When Mickey Mouse sits down to tap out his memoirs, we bet the title page will be set in Waltograph (free), a witty font by designer Justin Callaghan. Waltograph is a direct descendant of the inky brush style that brought the world’s most famous mouse to life and signed the paycheques for generations of animators. In short, this font grew out of Uncle Walt’s signature.
Although Disney has no official logo font, fans have been trading Walt-style lettering samples for decades. Twenty-first century typographer Justin Callaghan is known for several freeware creations inspired by the animator, but Waltograph, a brush script, is his most evocative. It arrives in two useful weights: regular Waltograph 42 in OpenType format; and bold Waltograph UI in TrueType format.
Both Waltographs contain full sets of uppercase characters, numerals, and punctuation. Euro-Disney is present with diacritics, accented characters and international monetary symbols. Throughout the design, strokes ending in tiny tendrils capture the playfulness of early brush lettering. Callaghan is a diligent typographer, staying consistent in style across punctuation and symbol sets, but the best thing to recommend him is that his characters have character. The braces (aka curly brackets) in Waltograph 42 act as a sly homage to Minnie’s hubba-hubba factor even as the dollar sign in Waltograph UL is the perfect ball-cap monogram for Scrooge McDuck. If you’re Unicode savvy you’ll find the mouse himself waiting for you under the codes 0247, 0181 and 0096.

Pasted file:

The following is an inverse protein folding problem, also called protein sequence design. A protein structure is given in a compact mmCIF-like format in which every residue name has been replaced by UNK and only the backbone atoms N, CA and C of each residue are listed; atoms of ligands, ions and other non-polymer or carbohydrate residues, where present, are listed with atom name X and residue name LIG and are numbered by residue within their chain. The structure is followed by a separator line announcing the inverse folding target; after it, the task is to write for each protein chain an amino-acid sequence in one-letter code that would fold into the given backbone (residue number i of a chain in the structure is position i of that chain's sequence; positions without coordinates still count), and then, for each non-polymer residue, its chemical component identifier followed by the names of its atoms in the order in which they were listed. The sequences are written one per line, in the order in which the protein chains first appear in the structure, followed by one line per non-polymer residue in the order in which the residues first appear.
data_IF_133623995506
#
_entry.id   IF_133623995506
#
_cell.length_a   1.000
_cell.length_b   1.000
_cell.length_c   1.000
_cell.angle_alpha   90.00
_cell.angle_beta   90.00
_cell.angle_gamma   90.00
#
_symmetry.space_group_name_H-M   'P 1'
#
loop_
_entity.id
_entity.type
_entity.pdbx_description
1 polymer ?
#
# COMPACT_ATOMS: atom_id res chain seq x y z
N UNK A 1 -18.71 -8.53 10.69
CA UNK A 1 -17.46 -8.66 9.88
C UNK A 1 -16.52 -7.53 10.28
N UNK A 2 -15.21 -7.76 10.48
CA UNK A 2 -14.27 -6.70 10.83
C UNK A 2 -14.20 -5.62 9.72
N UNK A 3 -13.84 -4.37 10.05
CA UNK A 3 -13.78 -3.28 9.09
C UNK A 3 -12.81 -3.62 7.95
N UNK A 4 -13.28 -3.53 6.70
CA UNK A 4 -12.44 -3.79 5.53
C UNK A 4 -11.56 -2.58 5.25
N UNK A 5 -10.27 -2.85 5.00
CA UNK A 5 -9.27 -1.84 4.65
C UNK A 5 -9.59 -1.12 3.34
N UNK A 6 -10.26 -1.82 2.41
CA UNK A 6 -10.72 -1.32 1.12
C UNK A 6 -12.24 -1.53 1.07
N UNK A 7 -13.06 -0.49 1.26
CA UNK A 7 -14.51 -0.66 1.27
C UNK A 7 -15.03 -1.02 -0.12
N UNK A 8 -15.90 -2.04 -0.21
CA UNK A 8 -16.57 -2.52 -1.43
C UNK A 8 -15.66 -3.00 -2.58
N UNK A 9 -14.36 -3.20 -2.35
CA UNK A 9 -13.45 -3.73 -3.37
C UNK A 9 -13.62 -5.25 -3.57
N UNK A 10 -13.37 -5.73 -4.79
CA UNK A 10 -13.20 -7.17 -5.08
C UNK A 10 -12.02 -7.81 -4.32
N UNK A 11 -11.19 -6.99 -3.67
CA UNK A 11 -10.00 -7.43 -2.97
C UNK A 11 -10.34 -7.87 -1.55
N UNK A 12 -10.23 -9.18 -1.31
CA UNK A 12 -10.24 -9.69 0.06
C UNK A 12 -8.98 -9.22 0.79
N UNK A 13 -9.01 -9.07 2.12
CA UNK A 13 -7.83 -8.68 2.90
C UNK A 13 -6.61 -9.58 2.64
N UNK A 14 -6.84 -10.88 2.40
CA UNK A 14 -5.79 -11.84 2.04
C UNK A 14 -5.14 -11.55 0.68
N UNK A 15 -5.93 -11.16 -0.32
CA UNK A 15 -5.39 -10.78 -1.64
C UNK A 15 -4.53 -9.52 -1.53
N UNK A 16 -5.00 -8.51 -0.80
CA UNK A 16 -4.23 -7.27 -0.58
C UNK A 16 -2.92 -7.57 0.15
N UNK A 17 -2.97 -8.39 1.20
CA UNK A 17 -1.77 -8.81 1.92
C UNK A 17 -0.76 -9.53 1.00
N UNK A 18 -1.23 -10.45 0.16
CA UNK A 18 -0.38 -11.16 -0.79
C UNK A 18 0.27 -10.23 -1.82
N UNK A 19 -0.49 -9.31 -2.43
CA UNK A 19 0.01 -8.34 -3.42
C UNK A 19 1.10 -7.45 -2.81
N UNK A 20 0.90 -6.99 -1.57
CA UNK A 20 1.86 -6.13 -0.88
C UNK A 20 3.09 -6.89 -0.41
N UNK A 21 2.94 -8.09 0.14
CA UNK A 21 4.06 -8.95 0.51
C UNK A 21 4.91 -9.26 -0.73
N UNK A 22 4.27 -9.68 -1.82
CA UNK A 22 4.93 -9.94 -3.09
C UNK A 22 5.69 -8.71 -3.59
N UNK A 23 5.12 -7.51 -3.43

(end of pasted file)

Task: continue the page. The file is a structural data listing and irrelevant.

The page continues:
We see this font taking centre stage in home video productions. The design is under a Creative Commons license that stipulates personal use only, so there’s nothing stopping you from updating the family archive with Disney-like video titles, credits and silent-film style captions. Note that both weights lose their thrill below 24 points, which is why we recommend them for display type only.
We have a request for future Waltograph versions. The lowercase characters in Waltograph 42 fluctuate between small cap and standard forms. So, words like ANimATED By appear lopsided. Meanwhile, the lowercase characters in Waltograph UL set are simply a repeat of the caps. True, typing all caps in a Disney-like font is kind of fun, but the Mary Poppins in us will not rest until the lowercase letters stop fighting one another to be heard.
Nitpicking aside, Waltograph remains a keeper. No other font has afforded us the fantasy that we’re seated in the quonset hut on the Disney lot, inking cells for the man who brought us the little mouse that could. For that, Justin Callaghan, you deserve to wear the ears.